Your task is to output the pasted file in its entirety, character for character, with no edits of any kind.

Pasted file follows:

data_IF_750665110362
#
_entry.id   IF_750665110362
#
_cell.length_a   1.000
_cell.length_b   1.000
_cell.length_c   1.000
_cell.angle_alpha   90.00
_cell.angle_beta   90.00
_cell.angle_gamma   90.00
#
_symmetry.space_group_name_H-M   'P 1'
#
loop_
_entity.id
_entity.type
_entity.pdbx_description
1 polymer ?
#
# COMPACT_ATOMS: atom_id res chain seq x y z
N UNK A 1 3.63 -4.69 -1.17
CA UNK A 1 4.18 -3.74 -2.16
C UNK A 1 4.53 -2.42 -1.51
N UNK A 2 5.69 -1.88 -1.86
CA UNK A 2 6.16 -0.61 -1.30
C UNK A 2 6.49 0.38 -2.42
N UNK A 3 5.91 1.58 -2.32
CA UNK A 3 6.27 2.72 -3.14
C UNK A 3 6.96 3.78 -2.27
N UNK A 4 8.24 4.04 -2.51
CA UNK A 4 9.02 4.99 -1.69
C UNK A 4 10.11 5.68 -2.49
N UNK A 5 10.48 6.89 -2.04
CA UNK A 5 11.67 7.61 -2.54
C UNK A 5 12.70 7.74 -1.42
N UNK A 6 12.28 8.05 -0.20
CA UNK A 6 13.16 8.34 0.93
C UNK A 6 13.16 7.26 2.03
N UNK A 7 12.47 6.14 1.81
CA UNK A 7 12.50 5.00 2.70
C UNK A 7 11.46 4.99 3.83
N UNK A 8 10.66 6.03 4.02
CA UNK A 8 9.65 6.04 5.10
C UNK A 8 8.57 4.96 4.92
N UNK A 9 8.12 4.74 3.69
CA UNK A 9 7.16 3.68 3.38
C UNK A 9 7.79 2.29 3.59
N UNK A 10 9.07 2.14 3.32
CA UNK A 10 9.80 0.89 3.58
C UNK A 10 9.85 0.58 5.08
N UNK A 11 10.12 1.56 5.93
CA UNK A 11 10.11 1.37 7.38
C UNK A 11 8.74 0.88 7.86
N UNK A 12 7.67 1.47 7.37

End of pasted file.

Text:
data_IF_750665110362
#
_entry.id   IF_750665110362
#
_cell.length_a   1.000
_cell.length_b   1.000
_cell.length_c   1.000
_cell.angle_alpha   90.00
_cell.angle_beta   90.00
_cell.angle_gamma   90.00
#
_symmetry.space_group_name_H-M   'P 1'
#
loop_
_entity.id
_entity.type
_entity.pdbx_description
1 polymer ?
#
# COMPACT_ATOMS: atom_id res chain seq x y z
N UNK A 1 3.63 -4.69 -1.17
CA UNK A 1 4.18 -3.74 -2.16
C UNK A 1 4.53 -2.42 -1.51
N UNK A 2 5.69 -1.88 -1.86
CA UNK A 2 6.16 -0.61 -1.30
C UNK A 2 6.49 0.38 -2.42
N UNK A 3 5.91 1.58 -2.32
CA UNK A 3 6.27 2.72 -3.14
C UNK A 3 6.96 3.78 -2.27
N UNK A 4 8.24 4.04 -2.51
CA UNK A 4 9.02 4.99 -1.69
C UNK A 4 10.11 5.68 -2.49
N UNK A 5 10.48 6.89 -2.04
CA UNK A 5 11.67 7.61 -2.54
C UNK A 5 12.70 7.74 -1.42
N UNK A 6 12.28 8.05 -0.20
CA UNK A 6 13.16 8.34 0.93
C UNK A 6 13.16 7.26 2.03
N UNK A 7 12.47 6.14 1.81
CA UNK A 7 12.50 5.00 2.70
C UNK A 7 11.46 4.99 3.83
N UNK A 8 10.66 6.03 4.02
CA UNK A 8 9.65 6.04 5.10
C UNK A 8 8.57 4.96 4.92
N UNK A 9 8.12 4.74 3.69
CA UNK A 9 7.16 3.68 3.38
C UNK A 9 7.79 2.29 3.59
N UNK A 10 9.07 2.14 3.32
CA UNK A 10 9.80 0.89 3.58
C UNK A 10 9.85 0.58 5.08
N UNK A 11 10.12 1.56 5.93
CA UNK A 11 10.11 1.37 7.38
C UNK A 11 8.74 0.88 7.86
N UNK A 12 7.67 1.47 7.37